Over the past year, several events have given legs to the growing body of concern over the potential for medical devices to be compromised by hackers. Security tests of various devices by expert hackers and security laboratories have shown that a range of devices, from implantable insulin pumps to defibrillators, pacemakers, and other medical electronics, are vulnerable to hacking. The potential for such hacking to compromise a medical device recently became reality by the spread of a malware virus, “WannaCry” ransomware, that was able to compromise a variety of medical equipment such as imaging systems and dye injectors (Wired. Published March 2, 2017.).
Explore this issue:September 2017
What has emerged is the need to protect medical devices against a two-fold cyberthreat. First is the need to protect individual patients from the potential for harm if the device itself is compromised, such as a hack into an insulin pump that resets the device to administer a fatal dose of insulin to the patient. Second, systems must be protected against being hacked through the portal of a medical device, an easy entry point to a hospital network that could lead to stealing medical records.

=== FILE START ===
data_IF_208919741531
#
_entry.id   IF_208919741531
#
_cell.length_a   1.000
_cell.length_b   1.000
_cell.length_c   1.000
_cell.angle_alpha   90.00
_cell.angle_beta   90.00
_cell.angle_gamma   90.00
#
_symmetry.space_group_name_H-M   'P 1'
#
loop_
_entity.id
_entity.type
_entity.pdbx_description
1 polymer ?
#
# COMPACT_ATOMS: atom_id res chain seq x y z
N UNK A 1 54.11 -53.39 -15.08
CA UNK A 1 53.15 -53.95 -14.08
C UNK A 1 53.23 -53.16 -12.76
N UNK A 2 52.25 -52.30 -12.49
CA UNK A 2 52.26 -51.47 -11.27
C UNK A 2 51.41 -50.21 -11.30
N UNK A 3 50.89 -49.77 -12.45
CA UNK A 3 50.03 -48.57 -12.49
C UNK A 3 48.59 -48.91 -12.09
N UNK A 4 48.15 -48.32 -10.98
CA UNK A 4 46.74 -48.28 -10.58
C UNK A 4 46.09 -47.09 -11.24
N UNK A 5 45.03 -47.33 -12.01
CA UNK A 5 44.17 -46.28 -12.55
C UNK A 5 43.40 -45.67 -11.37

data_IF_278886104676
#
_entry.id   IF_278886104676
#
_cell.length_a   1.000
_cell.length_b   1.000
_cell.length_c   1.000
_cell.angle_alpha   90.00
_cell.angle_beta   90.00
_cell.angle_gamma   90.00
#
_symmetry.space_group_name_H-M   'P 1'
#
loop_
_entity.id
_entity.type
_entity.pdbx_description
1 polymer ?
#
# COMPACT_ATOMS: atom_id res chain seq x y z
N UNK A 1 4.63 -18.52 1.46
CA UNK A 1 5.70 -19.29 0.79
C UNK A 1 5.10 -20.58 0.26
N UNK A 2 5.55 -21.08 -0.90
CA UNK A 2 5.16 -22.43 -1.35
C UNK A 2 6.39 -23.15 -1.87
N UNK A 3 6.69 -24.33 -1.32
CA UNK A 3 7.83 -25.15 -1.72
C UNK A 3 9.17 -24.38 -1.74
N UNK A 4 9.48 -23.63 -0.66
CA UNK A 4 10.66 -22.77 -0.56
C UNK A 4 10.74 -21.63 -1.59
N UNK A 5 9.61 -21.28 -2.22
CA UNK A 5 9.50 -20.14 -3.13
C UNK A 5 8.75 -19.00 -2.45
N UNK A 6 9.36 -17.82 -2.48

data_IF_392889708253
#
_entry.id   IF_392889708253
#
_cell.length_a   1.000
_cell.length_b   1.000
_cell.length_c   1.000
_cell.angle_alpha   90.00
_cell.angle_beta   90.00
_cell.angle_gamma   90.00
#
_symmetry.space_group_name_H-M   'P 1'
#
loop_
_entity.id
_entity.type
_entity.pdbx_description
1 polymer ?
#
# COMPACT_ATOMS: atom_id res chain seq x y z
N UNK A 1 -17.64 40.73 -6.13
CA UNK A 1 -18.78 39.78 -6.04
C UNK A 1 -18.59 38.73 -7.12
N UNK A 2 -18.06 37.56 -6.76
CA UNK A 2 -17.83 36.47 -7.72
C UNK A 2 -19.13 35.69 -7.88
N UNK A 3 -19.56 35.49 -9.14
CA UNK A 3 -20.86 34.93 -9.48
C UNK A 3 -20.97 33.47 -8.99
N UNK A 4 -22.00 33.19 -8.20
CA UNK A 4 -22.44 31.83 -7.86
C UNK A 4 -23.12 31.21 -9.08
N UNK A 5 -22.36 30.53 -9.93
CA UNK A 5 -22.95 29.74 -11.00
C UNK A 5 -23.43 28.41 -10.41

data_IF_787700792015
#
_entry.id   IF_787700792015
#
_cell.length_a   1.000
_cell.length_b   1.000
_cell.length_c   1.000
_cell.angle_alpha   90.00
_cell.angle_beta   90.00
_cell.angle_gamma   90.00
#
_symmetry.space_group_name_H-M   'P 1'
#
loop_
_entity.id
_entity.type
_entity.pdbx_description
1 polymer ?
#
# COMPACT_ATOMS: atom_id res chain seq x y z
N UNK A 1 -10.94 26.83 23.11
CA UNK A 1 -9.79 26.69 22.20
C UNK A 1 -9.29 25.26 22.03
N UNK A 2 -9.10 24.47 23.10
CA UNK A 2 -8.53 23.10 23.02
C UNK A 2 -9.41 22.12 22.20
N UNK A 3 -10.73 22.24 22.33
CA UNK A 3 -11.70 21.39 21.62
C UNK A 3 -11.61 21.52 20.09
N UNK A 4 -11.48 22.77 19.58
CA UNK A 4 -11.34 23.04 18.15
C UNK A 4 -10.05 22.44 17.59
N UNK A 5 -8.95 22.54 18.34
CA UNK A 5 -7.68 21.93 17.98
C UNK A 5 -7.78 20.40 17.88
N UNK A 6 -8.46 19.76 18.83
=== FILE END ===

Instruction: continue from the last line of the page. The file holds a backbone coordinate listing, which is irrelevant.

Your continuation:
To that end, a number of government and non-government agencies are working together to address these risks and ultimately protect patients while securing their privacy.
Risk to Otolaryngologic Devices
Although no known vulnerability risk has been detected in medical devices used in otolaryngology, such as cochlear implants and hearing aids, the potential exists for such vulnerability.
“Any medical device that can be connected through wired or wireless means to an external device, typically for the purpose of changing control settings, can conceivably be hacked,” said Stephen L. Grimes, managing partner at medical technology consulting firm Strategic Healthcare Technology Associates, based in Swampscott, Mass. “The external device might be a controller, a computer, a thumb drive, or other remote storage device,” he added.
To date, however, no specific cybersecurity concerns have been reported for devices used by otolaryngologists, and concern over this issue is not yet widespread among the specialty, according to Kenneth H. Lee, MD, PhD, chair of the American Academy of Otolaryngology Head & Neck Surgery (AAO-HNS) Medical Devices and Drugs Committee.
He believes that the security risk to current technologies used for cochlear implants and hearing aids, such as the use of Bluetooth streaming from smart phones to adjust settings, is limited. “I don’t think there is significant concern about individuals desiring to randomly access settings of a patient’s implant or hearing aid,” he said.